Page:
Most recent work reflects at least one of these issues. Contributions to subject analysis work in 1990 are analyzed here in relationship to these concerns as aspects and evidence of a second crisis in cataloging. The focus of this study is research, which includes all types of refereed studies, published in 1990. Some 1989 publications not included in the previous review for Library Resources & Technical Services are also included here.  Some other activities of importance are documented through news items and published reports. The scope is traditional library subject analysis work: subject headings, classification, and subject access through library catalogs as a primary focus. Some related fields, such as indexing and information retrieval, are represented if the research has important implications for the above. Relevant material is identified, cited, and, as much as possible given the parameters of this study, synthesized in relation to the four issues stated above.
Perhaps this year's most significant trend is that many studies with divergent topics and methods reconceive the framework of subject analysis. In a masterful review of bibliographic control's research agenda and lacunae Svenonius writes:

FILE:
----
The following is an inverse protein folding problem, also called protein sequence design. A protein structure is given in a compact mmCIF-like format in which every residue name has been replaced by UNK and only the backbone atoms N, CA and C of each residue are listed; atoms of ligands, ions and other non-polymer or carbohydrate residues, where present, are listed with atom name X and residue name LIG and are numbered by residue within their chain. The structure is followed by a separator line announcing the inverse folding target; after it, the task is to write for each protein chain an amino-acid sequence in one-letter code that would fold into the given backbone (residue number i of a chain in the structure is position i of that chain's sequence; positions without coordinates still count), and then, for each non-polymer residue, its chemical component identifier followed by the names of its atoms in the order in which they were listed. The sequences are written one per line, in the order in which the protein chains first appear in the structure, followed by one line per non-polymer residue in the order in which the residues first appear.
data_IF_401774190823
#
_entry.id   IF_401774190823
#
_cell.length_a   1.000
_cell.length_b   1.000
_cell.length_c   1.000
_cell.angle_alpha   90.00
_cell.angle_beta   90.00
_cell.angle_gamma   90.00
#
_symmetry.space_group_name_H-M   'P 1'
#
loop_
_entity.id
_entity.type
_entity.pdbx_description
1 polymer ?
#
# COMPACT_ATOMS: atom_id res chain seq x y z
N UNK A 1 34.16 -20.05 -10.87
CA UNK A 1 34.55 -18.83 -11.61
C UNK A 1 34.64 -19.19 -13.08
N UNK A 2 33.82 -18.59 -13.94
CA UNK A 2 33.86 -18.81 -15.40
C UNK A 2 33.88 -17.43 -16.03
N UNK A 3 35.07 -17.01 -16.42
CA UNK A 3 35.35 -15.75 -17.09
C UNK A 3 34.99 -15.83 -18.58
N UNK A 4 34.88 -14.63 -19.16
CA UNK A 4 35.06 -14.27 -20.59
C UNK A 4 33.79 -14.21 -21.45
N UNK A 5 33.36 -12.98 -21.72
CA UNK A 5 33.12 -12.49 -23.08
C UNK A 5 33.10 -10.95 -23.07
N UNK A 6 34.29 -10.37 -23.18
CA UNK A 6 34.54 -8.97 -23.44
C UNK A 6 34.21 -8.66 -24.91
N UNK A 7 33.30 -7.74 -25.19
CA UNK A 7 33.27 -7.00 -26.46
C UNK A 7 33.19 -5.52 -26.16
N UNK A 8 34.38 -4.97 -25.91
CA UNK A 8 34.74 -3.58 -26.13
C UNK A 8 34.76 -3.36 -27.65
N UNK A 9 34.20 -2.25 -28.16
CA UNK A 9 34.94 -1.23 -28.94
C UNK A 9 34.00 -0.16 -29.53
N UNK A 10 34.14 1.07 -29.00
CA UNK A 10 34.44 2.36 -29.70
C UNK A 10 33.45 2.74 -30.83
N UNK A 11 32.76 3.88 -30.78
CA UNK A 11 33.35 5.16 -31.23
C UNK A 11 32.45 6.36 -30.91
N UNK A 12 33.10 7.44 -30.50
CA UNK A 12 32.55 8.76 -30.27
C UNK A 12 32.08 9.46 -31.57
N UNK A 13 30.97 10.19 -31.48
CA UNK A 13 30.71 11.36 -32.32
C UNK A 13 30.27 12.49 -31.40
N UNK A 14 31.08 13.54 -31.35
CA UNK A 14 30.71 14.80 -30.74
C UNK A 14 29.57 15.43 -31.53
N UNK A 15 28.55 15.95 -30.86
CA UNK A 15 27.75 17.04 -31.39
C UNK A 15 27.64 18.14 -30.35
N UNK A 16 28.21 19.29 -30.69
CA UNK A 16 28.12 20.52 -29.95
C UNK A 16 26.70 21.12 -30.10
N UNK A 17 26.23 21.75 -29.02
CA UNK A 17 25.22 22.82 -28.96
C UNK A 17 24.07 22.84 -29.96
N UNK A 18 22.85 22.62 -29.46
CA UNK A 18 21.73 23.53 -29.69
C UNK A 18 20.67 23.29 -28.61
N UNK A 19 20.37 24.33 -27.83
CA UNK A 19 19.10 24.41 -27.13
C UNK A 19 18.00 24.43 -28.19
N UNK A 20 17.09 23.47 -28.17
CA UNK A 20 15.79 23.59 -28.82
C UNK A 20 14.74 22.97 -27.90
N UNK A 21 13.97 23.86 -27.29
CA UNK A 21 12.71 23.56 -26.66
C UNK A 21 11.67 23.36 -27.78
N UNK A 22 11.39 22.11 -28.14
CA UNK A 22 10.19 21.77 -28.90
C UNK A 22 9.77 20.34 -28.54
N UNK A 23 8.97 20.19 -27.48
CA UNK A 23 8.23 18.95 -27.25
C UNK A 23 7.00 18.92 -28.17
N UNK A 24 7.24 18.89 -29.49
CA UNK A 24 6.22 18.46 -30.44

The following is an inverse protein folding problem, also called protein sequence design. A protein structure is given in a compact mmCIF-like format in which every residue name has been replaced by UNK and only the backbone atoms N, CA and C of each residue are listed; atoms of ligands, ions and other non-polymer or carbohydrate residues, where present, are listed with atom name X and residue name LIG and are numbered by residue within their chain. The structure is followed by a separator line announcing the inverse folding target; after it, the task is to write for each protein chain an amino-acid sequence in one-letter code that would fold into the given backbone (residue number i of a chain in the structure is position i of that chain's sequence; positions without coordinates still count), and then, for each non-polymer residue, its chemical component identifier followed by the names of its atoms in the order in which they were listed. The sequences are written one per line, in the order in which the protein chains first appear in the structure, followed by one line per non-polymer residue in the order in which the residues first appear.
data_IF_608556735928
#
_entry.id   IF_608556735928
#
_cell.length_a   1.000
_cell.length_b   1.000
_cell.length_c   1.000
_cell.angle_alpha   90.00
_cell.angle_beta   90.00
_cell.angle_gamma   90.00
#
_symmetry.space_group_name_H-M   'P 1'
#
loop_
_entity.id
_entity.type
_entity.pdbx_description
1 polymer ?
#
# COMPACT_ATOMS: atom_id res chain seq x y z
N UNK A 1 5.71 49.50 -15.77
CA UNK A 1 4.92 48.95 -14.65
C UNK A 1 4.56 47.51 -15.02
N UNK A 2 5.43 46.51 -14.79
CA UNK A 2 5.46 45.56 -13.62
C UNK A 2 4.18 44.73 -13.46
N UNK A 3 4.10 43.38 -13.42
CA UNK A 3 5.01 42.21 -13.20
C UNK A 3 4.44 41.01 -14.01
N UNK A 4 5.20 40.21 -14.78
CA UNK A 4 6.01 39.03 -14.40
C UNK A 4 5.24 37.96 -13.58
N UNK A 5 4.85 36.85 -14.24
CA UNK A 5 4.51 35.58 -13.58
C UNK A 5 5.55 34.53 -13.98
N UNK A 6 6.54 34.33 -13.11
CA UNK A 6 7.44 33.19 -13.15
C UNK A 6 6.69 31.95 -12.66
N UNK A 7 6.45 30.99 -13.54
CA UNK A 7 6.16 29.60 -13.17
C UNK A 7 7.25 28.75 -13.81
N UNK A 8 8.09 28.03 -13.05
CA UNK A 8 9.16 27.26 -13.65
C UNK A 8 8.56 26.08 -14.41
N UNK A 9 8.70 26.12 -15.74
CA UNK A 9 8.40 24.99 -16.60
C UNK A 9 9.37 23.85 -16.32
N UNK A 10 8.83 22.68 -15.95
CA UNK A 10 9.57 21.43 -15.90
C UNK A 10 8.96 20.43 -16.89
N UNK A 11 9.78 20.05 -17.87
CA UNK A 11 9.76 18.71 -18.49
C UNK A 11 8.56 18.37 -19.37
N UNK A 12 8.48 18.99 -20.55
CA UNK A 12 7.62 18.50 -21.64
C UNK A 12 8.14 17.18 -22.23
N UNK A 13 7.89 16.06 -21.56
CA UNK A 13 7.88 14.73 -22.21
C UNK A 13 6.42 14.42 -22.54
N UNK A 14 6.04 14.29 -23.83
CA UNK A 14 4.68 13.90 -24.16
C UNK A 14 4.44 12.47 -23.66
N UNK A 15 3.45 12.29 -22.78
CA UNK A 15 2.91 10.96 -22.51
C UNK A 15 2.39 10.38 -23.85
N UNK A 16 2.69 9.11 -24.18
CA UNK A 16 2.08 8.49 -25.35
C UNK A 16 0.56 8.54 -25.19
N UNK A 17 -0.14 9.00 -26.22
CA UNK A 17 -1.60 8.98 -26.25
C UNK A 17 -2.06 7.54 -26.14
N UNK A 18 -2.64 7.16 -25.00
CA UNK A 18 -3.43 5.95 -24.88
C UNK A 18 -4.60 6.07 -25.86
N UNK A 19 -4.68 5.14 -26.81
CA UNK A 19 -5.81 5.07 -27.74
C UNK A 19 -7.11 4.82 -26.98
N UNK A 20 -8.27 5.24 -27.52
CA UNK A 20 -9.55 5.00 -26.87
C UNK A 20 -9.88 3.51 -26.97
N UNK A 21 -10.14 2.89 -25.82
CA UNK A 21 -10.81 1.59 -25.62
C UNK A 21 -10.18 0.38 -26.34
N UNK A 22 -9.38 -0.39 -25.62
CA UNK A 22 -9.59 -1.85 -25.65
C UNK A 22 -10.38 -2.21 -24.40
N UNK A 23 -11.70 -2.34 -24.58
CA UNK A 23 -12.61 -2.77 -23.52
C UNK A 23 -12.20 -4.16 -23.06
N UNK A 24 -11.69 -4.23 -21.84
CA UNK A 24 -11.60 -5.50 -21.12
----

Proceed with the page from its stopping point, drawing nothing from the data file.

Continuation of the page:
The computer has brought to cataloging
potentialities and difficulties. . . . The development
of expert systems. . .is clearly
emblematic of a trend. It is a trend that
promises not only to ease the economic
burden of bibliographical control, also
to rationalize its conceptual foundations
and improve its effectiveness.  The consideration of a single year's work in a segment of library science, while helpful, might impose narrow limitations on its perspective. Equally important is the recognition of a cyclical cross-fertilization in subject analysis among various discliplines. Lancaster, Elliker, and Connell, reviewing subject analysis likterature, note:
Substantial progress has occurred in the
past 25 years. . . . This progress has been
accompanied by the increasing convergence
of information science and library
science. . . . Much of the progress in information
retrieval occurred through the
efforts of scientists, engineers, lawyers,
and others who were not information professionals.